export ROS_PACKAGE_PATH=~/dev/drh-robotics-ros/ros/playground:$ROS_PACKAGE_PATH

In your case the path to the playground folder might be different. To test it out we need an Arduino board with a sketch that periodically writes a string followed by a newline to the serial port like so:

Serial.println("Hello World");

The Python code of the arduino ROS node consists of two files. The entry point is the file /ros/playground/nodes/

#!/usr/bin/env python
Created on November 20, 2010

@author: Dr. Rainer Hessmer

import roslib; roslib.load_manifest('playground')
import rospy
from std_msgs.msg import String
from playground.msg import Encoder

from SerialDataGateway import SerialDataGateway

class Arduino(object):
 Helper class for communicating over serial port with an Arduino board

 def _HandleReceivedLine(self,  line):

 def __init__(self, port="/dev/ttyUSB0", baudrate=115200):
 Initializes the receiver class.
 port: The serial port to listen to.
 baudrate: Baud rate for the serial communication

 self._Publisher = rospy.Publisher('serial', String)

 self._SerialDataGateway = SerialDataGateway(port, baudrate,  self._HandleReceivedLine)

 def Start(self):

 def Stop(self):

if __name__ == '__main__':
 arduino = Arduino("/dev/ttyUSB0", 115200)

 except rospy.ROSInterruptException:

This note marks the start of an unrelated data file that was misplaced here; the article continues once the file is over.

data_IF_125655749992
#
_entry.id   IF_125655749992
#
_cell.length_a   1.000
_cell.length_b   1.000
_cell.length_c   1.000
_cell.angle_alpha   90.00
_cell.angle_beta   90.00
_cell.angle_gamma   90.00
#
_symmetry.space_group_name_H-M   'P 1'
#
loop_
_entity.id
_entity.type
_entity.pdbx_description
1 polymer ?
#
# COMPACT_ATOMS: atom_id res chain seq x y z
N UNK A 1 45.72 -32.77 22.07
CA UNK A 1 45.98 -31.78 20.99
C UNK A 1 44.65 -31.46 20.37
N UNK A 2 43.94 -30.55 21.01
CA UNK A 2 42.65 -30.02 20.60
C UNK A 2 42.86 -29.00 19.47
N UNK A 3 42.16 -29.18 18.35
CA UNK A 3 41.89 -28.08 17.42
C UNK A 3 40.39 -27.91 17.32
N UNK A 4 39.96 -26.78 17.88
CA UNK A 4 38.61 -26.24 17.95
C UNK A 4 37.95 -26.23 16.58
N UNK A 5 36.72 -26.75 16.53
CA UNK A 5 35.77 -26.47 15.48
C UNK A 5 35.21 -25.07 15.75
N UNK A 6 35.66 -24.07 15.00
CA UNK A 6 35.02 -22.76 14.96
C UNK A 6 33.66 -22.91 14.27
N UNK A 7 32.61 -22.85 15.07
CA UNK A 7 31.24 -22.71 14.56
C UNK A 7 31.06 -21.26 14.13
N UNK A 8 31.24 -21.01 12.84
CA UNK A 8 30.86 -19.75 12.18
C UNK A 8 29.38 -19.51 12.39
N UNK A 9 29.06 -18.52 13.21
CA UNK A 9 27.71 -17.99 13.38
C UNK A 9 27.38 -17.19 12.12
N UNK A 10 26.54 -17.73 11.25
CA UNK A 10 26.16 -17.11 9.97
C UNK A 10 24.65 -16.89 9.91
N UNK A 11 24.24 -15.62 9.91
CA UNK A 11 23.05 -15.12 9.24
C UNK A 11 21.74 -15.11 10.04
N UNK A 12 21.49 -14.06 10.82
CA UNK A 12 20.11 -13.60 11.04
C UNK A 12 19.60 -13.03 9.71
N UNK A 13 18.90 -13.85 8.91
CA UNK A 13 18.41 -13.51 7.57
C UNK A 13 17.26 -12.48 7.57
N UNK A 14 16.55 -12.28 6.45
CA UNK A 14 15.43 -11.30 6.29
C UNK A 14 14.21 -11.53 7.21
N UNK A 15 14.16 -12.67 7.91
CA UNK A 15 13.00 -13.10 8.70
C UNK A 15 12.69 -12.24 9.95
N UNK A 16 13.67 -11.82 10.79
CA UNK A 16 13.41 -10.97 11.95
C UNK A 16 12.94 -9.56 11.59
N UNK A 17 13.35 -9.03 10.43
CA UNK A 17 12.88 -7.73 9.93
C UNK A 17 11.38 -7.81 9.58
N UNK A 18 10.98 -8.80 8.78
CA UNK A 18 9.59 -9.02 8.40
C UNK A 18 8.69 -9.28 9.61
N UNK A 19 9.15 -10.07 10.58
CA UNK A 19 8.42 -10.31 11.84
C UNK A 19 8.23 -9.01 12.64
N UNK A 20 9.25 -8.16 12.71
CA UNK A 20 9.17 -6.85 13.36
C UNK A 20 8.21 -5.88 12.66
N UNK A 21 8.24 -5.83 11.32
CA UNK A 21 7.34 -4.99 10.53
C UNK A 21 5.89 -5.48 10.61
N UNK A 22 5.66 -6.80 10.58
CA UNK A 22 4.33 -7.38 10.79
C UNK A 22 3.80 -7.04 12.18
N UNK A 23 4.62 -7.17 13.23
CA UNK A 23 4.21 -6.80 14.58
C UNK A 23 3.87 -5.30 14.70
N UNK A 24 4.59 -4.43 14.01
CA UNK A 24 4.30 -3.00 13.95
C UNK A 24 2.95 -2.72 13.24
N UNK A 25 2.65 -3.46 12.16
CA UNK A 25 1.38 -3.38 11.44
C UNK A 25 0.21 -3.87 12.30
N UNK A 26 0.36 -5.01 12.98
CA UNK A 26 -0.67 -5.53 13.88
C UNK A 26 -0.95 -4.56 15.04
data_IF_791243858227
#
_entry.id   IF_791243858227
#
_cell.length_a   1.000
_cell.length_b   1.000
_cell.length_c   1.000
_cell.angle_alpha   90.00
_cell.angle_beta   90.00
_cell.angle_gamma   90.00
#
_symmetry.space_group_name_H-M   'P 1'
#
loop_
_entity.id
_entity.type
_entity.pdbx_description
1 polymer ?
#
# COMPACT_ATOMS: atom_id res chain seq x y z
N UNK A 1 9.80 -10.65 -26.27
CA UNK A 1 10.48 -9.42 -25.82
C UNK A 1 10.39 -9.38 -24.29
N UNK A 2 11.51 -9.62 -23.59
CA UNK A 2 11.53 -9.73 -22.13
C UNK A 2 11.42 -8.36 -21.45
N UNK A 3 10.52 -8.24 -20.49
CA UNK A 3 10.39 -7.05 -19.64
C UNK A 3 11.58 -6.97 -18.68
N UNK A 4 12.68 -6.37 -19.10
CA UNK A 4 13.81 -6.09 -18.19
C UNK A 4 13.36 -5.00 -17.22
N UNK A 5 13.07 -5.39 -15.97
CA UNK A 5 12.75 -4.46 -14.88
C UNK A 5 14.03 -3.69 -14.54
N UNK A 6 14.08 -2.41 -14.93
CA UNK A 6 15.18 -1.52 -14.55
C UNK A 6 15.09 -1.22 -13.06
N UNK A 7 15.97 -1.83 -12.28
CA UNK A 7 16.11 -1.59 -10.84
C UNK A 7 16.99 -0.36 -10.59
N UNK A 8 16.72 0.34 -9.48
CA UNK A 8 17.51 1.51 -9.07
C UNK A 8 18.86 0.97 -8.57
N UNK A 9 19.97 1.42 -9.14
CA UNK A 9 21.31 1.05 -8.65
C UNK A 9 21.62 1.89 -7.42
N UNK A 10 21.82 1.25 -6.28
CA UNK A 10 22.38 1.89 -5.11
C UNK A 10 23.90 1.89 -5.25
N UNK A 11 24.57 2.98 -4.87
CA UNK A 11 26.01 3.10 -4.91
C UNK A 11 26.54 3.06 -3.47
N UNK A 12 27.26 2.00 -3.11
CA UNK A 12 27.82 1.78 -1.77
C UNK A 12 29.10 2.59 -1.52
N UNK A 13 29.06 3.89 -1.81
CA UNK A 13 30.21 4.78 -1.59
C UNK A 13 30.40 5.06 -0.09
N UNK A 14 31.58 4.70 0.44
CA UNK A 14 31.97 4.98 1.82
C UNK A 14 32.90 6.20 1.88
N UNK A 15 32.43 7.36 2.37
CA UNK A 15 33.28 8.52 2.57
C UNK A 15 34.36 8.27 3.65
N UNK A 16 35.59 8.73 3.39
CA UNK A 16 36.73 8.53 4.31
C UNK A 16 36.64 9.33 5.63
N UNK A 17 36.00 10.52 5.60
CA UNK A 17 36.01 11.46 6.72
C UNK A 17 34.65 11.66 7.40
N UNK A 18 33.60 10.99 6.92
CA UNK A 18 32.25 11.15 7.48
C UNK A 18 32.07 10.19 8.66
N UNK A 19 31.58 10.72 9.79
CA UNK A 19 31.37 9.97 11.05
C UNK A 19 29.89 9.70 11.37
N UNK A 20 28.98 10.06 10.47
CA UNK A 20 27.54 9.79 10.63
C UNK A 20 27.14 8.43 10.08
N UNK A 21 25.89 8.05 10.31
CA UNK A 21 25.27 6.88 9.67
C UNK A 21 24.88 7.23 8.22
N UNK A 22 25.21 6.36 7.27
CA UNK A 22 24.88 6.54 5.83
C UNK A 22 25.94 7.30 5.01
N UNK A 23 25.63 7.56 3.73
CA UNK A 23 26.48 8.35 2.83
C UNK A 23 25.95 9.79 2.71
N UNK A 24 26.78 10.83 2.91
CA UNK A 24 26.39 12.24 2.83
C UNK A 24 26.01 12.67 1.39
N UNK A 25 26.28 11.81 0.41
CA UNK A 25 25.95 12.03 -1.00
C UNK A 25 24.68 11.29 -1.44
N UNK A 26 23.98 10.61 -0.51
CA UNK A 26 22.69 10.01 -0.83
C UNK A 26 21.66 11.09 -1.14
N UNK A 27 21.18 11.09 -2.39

In the __main__ function at the bottom of the source file an instance of the Arduino class is instantiated with the appropriate port and baud rate. In the constructor the ROS topic ‘serial’ is published and the node is initialized. Finally an instance of the helper class SerialDataGateway is created (more info below). Once this is done the Arduino instance is started. The call to rospy.Spin() ensures that the program keeps running.

The helper class SerialDataGateway is responsible for receiving data via the serial port and assembling the data into individual lines. When it receives a ‘\n’ it calls into the line handler function that was passed into the constructor. The class uses a worker thread which in the current usage pattern is not really necessary. But it allows me to enhance the node later to support read and write operations in parallel.

#!/usr/bin/env python
Created on November 20, 2010

@author: Dr. Rainer Hessmer
import threading
import serial
from cStringIO import StringIO
import time
import rospy

def _OnLineReceived(line):

class SerialDataGateway(object):
 Helper class for receiving lines from a serial port

 def __init__(self, port="/dev/ttyUSB0", baudrate=115200, lineHandler = _OnLineReceived):
 Initializes the receiver class.
 port: The serial port to listen to.
 receivedLineHandler: The function to call when a line was received.
 self._Port = port
 self._Baudrate = baudrate
 self.ReceivedLineHandler = lineHandler
 self._KeepRunning = False

 def Start(self):